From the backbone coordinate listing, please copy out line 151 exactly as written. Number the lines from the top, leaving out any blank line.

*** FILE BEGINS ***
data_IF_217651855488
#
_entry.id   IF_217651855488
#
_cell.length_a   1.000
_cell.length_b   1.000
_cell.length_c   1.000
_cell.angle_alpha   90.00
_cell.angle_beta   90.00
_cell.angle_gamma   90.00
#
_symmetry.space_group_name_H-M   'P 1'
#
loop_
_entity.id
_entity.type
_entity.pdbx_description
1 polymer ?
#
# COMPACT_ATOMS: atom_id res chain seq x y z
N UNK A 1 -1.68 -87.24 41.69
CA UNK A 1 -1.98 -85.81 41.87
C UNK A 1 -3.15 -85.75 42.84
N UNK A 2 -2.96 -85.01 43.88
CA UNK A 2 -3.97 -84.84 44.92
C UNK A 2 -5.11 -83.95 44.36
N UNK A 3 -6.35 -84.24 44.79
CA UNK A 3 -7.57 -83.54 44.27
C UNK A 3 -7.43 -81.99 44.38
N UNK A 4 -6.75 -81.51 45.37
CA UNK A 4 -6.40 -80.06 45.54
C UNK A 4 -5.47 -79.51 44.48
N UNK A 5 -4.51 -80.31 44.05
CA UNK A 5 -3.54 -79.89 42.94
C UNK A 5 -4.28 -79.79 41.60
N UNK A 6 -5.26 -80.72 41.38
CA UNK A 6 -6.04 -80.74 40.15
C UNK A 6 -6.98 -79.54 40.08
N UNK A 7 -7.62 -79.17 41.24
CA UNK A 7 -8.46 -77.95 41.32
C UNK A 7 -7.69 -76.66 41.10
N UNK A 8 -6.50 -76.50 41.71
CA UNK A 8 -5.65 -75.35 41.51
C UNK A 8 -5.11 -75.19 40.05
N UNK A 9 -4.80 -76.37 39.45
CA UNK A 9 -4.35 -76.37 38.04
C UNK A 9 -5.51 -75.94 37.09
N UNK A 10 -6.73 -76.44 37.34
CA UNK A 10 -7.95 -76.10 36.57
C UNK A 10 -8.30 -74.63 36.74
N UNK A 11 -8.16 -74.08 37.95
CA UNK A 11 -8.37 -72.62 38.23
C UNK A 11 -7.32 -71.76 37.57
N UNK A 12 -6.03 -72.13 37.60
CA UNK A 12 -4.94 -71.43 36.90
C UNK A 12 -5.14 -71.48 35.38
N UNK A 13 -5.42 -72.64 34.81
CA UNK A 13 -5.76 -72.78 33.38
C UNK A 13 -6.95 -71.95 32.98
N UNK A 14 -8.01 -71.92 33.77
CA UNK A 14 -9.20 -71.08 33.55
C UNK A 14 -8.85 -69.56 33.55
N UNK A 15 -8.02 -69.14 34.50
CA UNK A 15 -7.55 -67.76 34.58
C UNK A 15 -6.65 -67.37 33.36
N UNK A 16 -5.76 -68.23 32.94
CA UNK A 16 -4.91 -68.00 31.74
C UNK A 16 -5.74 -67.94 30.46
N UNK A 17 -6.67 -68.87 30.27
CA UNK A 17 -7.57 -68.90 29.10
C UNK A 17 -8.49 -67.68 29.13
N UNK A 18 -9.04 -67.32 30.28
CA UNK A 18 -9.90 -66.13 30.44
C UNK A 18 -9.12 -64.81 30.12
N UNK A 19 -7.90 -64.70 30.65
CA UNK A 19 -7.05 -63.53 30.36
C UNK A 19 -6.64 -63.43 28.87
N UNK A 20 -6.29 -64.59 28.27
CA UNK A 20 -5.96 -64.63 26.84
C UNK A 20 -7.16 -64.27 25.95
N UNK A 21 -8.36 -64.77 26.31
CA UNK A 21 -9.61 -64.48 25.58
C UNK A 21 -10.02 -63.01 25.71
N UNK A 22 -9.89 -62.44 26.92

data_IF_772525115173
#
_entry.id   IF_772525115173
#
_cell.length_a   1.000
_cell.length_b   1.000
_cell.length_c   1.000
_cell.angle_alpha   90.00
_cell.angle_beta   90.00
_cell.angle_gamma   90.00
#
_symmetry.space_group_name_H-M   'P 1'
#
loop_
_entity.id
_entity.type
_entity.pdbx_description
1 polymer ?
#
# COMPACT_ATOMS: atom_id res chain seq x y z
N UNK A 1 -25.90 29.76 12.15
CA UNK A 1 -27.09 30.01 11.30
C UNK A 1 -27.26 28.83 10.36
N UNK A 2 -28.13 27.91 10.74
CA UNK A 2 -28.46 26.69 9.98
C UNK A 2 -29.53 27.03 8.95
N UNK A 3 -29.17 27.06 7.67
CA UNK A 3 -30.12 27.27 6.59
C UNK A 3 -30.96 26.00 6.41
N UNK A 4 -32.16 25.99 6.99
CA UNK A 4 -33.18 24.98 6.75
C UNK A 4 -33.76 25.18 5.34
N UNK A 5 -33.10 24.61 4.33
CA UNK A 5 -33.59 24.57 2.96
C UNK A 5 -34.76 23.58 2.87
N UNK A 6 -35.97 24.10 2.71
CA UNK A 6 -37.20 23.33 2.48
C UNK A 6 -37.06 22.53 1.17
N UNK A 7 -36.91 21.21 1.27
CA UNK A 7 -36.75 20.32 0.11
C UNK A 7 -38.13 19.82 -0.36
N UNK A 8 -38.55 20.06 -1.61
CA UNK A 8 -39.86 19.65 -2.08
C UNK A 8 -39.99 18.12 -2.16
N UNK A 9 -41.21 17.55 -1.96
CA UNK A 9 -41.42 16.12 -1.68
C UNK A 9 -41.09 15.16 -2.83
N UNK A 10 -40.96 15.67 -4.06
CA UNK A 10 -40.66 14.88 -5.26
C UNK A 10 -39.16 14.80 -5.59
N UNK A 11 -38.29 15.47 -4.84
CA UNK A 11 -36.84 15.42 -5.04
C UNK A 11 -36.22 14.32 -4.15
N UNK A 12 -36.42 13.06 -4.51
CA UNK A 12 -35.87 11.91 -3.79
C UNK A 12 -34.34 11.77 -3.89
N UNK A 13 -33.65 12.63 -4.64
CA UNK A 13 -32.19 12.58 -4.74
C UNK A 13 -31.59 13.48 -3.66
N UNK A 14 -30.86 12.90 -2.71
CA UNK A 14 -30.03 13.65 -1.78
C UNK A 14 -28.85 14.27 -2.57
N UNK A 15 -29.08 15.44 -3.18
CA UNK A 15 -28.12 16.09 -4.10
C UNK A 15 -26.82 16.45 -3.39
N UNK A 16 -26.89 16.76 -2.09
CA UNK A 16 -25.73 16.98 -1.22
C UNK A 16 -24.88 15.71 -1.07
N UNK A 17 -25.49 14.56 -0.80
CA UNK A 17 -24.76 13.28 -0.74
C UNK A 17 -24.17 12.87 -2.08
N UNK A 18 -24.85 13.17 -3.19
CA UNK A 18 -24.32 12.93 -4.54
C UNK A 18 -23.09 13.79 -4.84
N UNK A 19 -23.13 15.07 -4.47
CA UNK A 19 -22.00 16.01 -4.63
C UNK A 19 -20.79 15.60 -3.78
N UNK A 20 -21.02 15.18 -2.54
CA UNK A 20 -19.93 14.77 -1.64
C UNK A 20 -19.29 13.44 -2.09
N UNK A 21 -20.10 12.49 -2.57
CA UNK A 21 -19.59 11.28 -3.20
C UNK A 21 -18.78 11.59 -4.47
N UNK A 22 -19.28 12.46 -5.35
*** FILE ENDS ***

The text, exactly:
CA UNK A 16 -25.73 16.98 -1.22